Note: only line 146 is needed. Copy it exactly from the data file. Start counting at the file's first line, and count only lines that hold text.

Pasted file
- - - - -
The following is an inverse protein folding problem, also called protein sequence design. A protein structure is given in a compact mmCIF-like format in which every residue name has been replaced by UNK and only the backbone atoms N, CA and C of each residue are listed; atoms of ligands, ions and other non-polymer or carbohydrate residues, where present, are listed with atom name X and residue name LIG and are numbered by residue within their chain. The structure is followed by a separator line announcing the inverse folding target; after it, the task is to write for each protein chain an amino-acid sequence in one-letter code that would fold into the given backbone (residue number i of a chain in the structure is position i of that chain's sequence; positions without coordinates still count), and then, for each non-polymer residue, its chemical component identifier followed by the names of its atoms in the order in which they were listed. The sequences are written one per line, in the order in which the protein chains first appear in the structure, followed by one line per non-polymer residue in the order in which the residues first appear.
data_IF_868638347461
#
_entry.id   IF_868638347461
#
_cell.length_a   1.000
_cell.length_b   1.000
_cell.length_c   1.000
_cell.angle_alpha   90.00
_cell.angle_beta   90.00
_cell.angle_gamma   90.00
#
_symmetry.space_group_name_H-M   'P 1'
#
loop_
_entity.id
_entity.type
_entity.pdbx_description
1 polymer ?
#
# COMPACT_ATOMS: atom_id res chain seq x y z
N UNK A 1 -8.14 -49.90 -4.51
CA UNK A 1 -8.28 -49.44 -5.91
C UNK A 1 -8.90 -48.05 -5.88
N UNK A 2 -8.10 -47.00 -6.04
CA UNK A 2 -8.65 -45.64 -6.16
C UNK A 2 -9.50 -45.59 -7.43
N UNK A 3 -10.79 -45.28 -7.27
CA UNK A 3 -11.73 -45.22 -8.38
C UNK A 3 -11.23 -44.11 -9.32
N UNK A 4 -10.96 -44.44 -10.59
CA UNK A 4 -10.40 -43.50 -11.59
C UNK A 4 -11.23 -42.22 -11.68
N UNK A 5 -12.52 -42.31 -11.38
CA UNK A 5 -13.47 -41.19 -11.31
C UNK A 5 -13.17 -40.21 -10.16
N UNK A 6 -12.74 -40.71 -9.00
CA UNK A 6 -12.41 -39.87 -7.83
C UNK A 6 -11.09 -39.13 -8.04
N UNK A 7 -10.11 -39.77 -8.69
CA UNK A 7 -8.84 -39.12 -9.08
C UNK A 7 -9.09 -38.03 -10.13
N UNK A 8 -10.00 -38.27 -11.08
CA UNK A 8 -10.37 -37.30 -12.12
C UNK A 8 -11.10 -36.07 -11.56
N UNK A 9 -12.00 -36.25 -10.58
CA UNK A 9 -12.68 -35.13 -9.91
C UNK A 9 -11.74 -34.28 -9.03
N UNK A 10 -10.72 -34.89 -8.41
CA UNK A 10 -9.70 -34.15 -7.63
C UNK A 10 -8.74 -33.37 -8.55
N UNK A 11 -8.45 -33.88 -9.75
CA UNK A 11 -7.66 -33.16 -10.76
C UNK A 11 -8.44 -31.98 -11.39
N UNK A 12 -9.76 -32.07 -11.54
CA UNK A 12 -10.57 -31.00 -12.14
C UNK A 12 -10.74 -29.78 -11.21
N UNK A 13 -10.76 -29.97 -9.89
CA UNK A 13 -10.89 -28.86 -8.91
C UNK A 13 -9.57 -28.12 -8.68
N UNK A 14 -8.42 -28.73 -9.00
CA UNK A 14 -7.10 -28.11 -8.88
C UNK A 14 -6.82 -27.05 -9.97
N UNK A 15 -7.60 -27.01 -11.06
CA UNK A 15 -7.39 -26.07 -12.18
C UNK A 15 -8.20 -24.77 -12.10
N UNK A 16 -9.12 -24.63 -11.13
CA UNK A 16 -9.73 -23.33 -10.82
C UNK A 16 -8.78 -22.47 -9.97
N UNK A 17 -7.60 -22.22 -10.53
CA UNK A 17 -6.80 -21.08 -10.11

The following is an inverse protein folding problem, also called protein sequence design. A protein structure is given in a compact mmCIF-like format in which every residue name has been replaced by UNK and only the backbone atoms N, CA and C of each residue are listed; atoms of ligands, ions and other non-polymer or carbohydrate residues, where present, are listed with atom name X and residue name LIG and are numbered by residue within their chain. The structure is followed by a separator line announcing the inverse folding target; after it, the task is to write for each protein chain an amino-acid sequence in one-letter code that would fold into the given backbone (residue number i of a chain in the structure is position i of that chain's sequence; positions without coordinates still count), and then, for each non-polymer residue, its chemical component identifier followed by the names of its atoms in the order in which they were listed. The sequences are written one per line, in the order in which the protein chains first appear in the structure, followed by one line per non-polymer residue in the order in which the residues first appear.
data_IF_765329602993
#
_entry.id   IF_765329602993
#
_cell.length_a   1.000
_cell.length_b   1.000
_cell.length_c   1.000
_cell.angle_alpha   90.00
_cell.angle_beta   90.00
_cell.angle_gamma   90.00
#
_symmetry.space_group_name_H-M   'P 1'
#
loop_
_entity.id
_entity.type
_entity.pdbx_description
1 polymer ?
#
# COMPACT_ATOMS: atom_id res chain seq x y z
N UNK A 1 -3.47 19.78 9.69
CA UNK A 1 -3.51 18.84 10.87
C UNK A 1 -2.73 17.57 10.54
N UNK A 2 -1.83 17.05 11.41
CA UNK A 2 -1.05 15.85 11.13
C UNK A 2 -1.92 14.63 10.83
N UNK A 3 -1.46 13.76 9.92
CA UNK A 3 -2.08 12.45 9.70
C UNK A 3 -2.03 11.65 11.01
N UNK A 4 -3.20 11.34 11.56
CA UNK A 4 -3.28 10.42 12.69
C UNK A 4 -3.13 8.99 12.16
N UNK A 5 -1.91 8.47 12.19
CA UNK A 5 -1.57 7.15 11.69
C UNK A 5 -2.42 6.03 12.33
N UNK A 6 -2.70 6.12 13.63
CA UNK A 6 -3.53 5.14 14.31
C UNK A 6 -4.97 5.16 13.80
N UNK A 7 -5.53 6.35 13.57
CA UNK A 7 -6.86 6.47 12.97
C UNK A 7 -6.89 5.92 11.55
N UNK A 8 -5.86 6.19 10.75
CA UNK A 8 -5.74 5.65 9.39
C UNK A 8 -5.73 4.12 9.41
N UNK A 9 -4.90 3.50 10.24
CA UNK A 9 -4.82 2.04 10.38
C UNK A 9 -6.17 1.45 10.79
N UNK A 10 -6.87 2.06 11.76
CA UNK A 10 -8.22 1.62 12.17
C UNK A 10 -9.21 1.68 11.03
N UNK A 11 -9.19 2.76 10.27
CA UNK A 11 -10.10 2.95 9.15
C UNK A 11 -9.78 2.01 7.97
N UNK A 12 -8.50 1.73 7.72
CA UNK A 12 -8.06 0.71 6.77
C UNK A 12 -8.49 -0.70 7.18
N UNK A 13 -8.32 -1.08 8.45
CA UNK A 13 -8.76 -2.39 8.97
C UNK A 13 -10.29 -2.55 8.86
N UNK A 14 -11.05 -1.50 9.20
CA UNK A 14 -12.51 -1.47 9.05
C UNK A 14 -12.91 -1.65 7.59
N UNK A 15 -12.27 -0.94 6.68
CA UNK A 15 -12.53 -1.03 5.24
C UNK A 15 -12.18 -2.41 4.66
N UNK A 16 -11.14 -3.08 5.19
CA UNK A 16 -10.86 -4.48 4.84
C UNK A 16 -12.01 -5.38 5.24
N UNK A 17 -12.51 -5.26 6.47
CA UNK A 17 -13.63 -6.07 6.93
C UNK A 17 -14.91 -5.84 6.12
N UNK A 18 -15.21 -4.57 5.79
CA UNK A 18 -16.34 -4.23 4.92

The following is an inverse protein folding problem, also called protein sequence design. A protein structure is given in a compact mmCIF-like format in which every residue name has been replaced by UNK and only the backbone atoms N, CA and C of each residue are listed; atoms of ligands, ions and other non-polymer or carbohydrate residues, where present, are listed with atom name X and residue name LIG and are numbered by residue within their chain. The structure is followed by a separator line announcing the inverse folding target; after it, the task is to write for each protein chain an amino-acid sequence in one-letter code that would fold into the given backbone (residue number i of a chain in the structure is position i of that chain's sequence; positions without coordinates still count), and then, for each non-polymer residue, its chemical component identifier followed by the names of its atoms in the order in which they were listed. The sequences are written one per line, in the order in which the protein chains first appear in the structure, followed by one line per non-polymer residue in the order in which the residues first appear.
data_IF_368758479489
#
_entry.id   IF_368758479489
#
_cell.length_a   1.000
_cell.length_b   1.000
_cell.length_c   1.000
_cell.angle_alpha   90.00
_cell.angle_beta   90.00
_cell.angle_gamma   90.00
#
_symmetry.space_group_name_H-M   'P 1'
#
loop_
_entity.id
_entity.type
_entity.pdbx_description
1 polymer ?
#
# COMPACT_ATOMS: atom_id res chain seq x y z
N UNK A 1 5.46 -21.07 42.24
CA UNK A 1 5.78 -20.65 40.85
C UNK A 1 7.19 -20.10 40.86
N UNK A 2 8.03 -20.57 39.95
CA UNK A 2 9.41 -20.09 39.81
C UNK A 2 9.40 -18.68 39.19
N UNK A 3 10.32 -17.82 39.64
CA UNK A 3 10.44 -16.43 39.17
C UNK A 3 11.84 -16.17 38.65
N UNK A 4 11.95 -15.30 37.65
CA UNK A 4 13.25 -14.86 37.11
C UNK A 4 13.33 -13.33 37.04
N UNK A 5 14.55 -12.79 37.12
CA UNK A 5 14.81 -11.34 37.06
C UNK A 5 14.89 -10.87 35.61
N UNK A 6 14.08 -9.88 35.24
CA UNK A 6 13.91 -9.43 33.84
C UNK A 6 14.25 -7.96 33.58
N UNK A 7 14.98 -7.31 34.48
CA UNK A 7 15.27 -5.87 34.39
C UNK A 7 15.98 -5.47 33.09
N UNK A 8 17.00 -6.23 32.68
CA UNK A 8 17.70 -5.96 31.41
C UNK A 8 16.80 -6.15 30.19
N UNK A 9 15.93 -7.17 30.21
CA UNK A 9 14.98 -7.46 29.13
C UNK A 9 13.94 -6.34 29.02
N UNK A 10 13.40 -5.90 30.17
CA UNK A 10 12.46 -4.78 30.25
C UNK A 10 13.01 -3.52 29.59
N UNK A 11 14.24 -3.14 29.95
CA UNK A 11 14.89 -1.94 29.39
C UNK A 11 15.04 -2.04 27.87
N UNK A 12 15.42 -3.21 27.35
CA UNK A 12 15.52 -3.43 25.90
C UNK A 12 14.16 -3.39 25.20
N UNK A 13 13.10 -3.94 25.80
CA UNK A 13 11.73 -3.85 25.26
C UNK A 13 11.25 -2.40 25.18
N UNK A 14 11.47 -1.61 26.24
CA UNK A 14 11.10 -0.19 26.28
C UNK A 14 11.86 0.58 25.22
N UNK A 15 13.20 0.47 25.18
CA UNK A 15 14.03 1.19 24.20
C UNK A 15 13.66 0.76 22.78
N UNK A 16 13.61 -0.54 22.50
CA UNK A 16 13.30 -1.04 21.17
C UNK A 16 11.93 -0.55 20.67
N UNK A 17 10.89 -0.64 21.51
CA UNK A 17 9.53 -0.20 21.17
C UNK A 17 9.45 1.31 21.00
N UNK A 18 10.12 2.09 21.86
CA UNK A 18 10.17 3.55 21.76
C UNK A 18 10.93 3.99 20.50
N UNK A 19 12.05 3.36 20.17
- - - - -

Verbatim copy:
The following is an inverse protein folding problem, also called protein sequence design. A protein structure is given in a compact mmCIF-like format in which every residue name has been replaced by UNK and only the backbone atoms N, CA and C of each residue are listed; atoms of ligands, ions and other non-polymer or carbohydrate residues, where present, are listed with atom name X and residue name LIG and are numbered by residue within their chain. The structure is followed by a separator line announcing the inverse folding target; after it, the task is to write for each protein chain an amino-acid sequence in one-letter code that would fold into the given backbone (residue number i of a chain in the structure is position i of that chain's sequence; positions without coordinates still count), and then, for each non-polymer residue, its chemical component identifier followed by the names of its atoms in the order in which they were listed. The sequences are written one per line, in the order in which the protein chains first appear in the structure, followed by one line per non-polymer residue in the order in which the residues first appear.